Functional Grammar is a model of grammar motivated by functions. The model was originally developed by Simon C. Dik at the University of Amsterdam in the 1970s, and has undergone several revisions ever since. The latest standard version under the original name is laid out in the two-volume 1997 edition, published shortly after Dik's death. The latest incarnation features the expansion of the model with a pragmatic/interpersonal module by Kees Hengeveld and Lachlan Mackenzie[2. This has led to a renaming of the theory to "Functional Discourse Grammar". This type of grammar is quite distinct from systemic functional grammar as developed by Michael Halliday and many other linguists since the 1970s.
The notion of "function" in FG generalizes the standard distinction of grammatical functions such as subject and object. Constituents (parts of speech) of a linguistic utterance are assigned three types or levels of functions:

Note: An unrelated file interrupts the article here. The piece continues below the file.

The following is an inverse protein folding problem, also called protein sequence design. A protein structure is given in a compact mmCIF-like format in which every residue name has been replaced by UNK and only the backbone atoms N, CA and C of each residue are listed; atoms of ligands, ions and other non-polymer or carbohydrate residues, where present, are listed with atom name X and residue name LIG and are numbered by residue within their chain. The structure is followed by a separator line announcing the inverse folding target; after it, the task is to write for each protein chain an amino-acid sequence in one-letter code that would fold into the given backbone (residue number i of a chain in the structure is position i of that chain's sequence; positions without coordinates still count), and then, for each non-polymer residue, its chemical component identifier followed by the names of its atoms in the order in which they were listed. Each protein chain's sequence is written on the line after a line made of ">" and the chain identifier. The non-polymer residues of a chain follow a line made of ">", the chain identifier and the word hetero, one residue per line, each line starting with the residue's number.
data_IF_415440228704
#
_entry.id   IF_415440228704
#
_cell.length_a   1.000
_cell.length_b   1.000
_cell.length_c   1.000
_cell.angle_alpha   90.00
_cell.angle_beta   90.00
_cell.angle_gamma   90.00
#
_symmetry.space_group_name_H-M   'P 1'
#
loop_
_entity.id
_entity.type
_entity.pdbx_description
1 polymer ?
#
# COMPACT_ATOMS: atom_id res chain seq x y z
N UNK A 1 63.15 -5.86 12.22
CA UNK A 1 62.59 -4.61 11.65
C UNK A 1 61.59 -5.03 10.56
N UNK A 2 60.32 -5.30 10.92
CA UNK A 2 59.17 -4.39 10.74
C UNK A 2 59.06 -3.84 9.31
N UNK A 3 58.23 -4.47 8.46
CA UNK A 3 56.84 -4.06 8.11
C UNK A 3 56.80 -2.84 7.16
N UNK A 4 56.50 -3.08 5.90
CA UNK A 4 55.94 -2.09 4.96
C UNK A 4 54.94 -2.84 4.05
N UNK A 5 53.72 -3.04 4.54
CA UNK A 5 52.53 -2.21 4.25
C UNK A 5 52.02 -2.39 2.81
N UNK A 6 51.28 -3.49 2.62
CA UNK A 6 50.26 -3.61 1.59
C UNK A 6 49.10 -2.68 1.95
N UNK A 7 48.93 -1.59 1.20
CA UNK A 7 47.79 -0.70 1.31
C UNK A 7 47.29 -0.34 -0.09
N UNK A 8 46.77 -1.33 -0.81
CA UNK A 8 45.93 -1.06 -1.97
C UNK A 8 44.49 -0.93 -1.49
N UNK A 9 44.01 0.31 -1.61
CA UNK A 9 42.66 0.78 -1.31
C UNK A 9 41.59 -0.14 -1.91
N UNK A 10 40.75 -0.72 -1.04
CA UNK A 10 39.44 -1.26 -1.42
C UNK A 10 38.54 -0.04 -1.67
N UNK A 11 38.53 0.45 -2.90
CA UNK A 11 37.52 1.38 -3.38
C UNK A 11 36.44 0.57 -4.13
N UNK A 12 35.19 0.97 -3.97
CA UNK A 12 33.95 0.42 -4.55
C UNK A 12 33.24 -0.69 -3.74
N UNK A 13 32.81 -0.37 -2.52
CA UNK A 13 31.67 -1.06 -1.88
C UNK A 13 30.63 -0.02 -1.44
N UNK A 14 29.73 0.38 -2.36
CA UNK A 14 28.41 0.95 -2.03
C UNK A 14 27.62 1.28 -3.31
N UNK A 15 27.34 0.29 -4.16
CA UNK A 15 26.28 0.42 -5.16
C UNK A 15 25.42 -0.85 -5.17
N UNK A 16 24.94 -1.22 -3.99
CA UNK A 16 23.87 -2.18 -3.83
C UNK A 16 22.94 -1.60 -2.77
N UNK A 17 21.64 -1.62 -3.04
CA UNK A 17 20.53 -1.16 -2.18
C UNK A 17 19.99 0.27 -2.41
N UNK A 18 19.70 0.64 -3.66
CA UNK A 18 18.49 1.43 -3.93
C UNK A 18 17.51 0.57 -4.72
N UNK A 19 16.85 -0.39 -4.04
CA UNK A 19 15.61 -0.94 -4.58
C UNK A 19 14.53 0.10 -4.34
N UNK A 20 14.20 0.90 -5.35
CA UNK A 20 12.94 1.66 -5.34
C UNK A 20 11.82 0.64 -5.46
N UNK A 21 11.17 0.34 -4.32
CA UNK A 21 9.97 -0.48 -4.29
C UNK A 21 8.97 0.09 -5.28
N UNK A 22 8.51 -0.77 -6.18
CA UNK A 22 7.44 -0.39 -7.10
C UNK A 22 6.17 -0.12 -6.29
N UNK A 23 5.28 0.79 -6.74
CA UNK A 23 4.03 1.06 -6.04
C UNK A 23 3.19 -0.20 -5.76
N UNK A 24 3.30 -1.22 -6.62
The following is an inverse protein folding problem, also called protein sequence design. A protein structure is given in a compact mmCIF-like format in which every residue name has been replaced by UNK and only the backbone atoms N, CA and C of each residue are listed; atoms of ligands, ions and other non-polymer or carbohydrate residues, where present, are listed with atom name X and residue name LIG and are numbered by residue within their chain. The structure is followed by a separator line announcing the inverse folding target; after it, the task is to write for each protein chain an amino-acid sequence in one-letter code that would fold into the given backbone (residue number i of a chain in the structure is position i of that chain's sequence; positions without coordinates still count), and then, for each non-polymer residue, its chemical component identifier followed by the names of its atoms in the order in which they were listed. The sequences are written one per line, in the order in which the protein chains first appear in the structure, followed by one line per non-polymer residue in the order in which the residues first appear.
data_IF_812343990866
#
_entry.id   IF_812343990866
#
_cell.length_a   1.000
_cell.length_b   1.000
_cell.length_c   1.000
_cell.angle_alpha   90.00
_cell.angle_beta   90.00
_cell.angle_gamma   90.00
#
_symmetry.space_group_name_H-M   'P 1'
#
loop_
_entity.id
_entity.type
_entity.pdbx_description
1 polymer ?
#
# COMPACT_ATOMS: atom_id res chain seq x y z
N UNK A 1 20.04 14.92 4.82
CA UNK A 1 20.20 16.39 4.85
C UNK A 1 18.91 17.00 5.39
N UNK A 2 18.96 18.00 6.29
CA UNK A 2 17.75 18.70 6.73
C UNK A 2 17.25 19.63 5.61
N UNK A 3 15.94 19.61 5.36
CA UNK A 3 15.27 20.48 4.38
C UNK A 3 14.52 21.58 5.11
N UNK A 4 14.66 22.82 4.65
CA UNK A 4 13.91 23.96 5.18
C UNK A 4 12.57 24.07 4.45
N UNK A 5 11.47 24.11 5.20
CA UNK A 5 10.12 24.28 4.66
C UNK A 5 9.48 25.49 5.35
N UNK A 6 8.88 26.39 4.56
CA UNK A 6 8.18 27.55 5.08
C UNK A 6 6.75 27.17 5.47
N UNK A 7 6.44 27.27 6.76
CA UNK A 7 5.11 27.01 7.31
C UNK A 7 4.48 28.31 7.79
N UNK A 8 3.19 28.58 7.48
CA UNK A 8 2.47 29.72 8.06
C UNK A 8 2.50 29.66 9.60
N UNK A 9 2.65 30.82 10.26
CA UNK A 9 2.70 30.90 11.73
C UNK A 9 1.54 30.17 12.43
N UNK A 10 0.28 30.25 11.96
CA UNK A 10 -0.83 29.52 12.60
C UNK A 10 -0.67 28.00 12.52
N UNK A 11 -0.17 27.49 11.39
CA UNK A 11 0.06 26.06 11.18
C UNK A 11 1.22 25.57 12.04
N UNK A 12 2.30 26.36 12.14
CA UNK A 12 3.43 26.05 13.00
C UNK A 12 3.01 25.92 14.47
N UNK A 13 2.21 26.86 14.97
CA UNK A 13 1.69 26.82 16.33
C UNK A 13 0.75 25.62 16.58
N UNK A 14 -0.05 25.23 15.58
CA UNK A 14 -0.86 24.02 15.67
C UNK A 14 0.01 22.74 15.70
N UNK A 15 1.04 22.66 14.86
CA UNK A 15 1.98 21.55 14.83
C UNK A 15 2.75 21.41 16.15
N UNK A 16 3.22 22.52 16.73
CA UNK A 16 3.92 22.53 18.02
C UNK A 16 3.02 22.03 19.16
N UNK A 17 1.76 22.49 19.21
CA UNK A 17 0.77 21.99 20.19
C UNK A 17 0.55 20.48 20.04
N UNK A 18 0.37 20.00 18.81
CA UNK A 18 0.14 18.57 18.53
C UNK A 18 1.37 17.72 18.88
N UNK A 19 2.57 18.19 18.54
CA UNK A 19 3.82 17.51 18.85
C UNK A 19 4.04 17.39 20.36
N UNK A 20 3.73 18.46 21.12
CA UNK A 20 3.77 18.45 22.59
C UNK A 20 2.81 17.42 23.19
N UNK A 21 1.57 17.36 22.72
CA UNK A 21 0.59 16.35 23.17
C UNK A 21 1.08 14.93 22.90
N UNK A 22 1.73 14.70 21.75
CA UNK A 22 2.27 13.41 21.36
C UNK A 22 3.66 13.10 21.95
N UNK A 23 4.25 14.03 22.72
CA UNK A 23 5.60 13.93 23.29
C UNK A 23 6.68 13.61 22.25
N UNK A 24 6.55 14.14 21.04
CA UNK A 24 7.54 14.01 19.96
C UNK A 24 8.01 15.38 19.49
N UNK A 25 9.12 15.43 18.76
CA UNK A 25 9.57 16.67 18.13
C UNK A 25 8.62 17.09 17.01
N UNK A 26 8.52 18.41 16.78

- Semantic function (Agent, Patient, Recipient, etc.), describing the role of participants in states of affairs or actions expressed
- Syntactic functions (Subject and Object), defining different perspectives in the presentation of a linguistic expression
- Pragmatic functions (Theme and Tail, Topic and Focus), defining the informational status of constituents, determined by the pragmatic context of the verbal interaction